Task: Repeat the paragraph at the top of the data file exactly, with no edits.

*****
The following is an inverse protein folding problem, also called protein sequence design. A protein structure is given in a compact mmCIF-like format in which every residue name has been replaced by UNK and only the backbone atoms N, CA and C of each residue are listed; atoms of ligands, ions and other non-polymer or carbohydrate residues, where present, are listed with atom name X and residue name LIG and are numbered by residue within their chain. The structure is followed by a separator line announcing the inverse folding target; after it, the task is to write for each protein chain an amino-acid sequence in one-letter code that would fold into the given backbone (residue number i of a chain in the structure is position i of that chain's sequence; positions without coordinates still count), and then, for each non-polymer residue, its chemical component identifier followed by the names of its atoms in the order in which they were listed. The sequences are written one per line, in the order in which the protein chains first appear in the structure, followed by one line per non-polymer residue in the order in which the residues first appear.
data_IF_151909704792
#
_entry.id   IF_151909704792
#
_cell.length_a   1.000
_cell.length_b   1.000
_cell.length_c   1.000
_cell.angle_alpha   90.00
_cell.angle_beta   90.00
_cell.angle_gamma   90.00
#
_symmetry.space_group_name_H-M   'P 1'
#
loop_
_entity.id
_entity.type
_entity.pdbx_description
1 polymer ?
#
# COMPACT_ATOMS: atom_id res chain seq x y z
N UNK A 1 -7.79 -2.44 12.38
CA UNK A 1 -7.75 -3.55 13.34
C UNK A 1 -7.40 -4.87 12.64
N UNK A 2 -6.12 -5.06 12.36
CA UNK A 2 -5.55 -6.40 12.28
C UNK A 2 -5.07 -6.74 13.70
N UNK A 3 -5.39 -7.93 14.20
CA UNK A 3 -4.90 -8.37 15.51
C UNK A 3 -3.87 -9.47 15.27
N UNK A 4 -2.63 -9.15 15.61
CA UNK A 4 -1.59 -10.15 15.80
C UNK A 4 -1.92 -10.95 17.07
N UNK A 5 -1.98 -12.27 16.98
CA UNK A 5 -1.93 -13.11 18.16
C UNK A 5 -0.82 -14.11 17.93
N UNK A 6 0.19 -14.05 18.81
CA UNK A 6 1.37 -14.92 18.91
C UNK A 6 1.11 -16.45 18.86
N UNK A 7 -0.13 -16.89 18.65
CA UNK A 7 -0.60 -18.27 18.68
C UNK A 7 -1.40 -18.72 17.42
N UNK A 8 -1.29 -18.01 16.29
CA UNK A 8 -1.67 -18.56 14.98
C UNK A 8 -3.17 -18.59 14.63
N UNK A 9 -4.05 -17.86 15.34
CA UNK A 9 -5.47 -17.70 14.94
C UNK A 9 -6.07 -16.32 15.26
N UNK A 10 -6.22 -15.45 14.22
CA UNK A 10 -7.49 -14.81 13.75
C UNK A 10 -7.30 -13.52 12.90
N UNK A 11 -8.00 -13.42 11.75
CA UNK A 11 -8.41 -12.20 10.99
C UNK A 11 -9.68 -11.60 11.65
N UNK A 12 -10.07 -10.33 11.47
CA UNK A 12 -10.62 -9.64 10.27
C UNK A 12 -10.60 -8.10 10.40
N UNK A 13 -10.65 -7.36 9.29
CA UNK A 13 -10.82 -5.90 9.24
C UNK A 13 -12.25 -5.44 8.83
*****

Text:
The following is an inverse protein folding problem, also called protein sequence design. A protein structure is given in a compact mmCIF-like format in which every residue name has been replaced by UNK and only the backbone atoms N, CA and C of each residue are listed; atoms of ligands, ions and other non-polymer or carbohydrate residues, where present, are listed with atom name X and residue name LIG and are numbered by residue within their chain. The structure is followed by a separator line announcing the inverse folding target; after it, the task is to write for each protein chain an amino-acid sequence in one-letter code that would fold into the given backbone (residue number i of a chain in the structure is position i of that chain's sequence; positions without coordinates still count), and then, for each non-polymer residue, its chemical component identifier followed by the names of its atoms in the order in which they were listed. The sequences are written one per line, in the order in which the protein chains first appear in the structure, followed by one line per non-polymer residue in the order in which the residues first appear.